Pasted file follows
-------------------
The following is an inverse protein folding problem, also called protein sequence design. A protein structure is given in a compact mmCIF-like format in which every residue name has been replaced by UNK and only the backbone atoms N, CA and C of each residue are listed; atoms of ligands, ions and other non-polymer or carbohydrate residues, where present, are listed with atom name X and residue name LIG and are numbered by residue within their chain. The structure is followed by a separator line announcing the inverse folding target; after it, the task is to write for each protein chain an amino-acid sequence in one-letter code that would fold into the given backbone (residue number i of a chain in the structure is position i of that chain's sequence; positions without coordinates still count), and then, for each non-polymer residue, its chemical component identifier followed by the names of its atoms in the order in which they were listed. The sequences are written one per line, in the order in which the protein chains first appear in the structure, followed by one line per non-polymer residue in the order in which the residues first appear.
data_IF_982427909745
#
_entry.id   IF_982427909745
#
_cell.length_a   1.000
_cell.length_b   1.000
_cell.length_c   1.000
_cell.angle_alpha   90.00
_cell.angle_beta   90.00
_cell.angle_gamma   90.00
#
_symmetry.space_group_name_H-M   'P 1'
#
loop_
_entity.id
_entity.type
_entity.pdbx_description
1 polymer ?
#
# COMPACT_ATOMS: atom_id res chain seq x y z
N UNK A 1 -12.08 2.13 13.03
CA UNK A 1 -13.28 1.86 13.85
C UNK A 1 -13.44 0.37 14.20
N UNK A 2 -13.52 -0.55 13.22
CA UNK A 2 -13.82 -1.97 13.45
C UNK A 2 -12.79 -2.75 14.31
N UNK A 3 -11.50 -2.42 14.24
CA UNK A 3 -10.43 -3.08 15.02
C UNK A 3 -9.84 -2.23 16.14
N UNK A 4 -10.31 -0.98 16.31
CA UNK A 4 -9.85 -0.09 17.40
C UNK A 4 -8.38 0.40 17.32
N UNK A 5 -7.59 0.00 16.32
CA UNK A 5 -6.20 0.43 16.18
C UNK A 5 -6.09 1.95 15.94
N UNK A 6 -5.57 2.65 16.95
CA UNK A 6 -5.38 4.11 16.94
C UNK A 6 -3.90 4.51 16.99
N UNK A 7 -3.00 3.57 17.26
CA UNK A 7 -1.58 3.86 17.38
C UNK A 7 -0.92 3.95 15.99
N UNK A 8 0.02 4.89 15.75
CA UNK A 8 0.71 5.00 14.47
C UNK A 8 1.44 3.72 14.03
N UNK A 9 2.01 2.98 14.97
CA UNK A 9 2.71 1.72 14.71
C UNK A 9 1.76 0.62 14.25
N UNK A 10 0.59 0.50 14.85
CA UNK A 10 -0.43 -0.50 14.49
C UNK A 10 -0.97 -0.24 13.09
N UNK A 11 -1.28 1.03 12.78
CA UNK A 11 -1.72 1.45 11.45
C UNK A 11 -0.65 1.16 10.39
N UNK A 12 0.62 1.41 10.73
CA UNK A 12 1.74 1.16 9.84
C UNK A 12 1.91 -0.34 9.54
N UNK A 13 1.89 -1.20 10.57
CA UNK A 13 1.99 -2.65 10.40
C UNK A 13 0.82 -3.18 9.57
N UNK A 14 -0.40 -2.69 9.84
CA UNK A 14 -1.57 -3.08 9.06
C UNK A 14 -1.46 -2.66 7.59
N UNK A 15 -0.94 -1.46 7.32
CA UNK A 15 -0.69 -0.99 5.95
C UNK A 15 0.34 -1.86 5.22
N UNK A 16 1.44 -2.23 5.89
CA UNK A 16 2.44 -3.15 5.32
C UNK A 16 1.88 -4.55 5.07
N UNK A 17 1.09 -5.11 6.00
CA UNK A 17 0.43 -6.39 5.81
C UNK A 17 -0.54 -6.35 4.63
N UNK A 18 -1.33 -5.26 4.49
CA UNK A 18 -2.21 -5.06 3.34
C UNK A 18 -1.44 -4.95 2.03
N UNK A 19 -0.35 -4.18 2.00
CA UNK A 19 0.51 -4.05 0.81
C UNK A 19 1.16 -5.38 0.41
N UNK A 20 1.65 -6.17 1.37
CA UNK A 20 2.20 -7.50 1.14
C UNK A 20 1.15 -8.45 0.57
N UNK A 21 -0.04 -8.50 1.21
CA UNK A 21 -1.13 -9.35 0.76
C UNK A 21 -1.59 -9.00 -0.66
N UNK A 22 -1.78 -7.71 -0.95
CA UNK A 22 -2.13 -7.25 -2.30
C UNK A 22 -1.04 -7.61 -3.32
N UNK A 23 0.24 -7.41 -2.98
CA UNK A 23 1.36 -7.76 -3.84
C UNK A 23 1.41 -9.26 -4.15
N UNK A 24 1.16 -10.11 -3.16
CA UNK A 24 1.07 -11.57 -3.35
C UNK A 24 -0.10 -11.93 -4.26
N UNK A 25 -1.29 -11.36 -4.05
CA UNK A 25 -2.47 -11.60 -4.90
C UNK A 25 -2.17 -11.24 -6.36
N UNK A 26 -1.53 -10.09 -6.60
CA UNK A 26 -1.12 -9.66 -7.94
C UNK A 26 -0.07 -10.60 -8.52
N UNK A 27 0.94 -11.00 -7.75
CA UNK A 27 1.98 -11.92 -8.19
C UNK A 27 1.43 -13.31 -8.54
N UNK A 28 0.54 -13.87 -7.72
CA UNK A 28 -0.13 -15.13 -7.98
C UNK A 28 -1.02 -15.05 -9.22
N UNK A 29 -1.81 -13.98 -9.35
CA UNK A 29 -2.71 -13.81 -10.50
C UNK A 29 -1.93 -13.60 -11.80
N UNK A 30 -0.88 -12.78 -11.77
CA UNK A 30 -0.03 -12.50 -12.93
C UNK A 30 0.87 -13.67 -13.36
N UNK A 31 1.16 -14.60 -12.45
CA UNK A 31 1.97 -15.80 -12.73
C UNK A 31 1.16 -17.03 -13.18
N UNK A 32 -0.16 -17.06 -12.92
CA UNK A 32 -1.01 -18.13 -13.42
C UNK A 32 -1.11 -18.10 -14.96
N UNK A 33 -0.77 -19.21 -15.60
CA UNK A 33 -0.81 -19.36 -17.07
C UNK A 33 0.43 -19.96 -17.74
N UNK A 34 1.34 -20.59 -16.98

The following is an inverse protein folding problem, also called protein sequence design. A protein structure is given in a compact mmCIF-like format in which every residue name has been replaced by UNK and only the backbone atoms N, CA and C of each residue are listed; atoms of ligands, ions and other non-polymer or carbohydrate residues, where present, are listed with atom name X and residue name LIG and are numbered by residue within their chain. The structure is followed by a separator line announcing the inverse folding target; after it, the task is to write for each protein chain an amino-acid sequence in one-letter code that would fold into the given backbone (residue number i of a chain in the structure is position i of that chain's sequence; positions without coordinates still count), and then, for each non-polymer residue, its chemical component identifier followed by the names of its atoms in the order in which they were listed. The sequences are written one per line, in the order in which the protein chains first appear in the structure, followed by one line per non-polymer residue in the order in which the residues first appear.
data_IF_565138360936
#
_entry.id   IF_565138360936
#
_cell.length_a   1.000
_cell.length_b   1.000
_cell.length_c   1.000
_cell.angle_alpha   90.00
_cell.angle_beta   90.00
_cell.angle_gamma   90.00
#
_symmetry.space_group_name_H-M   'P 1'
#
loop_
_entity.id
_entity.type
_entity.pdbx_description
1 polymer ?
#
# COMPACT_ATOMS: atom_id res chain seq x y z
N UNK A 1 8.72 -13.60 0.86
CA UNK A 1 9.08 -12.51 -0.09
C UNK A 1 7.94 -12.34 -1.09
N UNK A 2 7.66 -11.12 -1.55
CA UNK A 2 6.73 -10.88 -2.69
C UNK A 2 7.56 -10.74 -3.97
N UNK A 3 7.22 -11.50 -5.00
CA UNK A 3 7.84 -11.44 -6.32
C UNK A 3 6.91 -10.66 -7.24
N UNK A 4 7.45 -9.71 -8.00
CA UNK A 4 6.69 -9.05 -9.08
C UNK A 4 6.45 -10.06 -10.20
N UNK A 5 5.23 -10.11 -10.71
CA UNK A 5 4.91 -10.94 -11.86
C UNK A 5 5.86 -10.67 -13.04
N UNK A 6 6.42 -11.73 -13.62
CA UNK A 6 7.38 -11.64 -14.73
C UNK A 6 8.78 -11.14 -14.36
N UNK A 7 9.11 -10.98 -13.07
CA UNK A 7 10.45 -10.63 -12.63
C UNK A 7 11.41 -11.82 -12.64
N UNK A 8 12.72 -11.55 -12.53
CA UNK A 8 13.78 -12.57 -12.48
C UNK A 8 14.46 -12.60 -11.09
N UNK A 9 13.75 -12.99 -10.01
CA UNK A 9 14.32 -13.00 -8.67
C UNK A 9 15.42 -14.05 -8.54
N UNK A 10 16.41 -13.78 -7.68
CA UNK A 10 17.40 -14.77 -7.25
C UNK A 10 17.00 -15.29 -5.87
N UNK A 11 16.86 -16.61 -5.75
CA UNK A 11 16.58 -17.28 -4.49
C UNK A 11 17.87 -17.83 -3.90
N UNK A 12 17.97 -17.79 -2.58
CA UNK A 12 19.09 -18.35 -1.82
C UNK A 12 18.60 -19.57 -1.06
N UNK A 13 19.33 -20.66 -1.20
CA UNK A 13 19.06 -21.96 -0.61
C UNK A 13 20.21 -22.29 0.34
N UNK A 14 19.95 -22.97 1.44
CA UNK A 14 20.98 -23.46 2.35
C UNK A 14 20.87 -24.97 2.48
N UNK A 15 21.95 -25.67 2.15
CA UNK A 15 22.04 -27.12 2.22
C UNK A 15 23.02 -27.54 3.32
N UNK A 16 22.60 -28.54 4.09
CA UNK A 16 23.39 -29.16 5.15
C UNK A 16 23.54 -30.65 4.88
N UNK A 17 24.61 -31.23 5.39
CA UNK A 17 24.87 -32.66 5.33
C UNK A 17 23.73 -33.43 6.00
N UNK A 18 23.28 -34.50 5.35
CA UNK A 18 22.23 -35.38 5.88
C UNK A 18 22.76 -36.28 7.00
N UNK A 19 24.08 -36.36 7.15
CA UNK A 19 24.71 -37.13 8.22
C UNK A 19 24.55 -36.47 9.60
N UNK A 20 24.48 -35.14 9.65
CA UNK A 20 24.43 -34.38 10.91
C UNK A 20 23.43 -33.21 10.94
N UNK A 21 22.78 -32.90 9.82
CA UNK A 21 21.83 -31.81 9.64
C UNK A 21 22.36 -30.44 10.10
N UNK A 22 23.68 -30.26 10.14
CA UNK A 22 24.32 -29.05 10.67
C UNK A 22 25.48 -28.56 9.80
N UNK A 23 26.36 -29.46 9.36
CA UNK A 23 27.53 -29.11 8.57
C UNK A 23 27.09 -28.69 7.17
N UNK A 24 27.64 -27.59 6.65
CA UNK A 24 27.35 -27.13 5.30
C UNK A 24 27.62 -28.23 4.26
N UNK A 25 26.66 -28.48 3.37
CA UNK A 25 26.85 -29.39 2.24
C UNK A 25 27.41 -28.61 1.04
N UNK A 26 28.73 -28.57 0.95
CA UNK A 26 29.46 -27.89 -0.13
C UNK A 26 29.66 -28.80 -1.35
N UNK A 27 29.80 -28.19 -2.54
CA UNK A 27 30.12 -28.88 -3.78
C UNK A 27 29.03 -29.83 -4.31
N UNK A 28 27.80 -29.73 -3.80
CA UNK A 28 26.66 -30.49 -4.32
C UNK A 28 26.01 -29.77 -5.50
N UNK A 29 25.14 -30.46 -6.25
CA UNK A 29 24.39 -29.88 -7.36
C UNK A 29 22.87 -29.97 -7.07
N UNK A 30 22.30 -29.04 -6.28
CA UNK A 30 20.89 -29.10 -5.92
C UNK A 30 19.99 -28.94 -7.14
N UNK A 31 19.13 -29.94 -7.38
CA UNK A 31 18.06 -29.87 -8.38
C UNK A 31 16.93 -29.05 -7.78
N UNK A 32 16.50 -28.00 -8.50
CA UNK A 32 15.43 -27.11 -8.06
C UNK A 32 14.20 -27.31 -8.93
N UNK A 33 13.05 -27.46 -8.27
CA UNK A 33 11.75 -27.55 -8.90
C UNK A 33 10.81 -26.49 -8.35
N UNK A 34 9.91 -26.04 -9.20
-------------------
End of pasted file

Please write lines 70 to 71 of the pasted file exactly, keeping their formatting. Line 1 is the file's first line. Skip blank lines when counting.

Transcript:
N UNK A 17 1.09 -5.11 6.00
CA UNK A 17 0.43 -6.39 5.81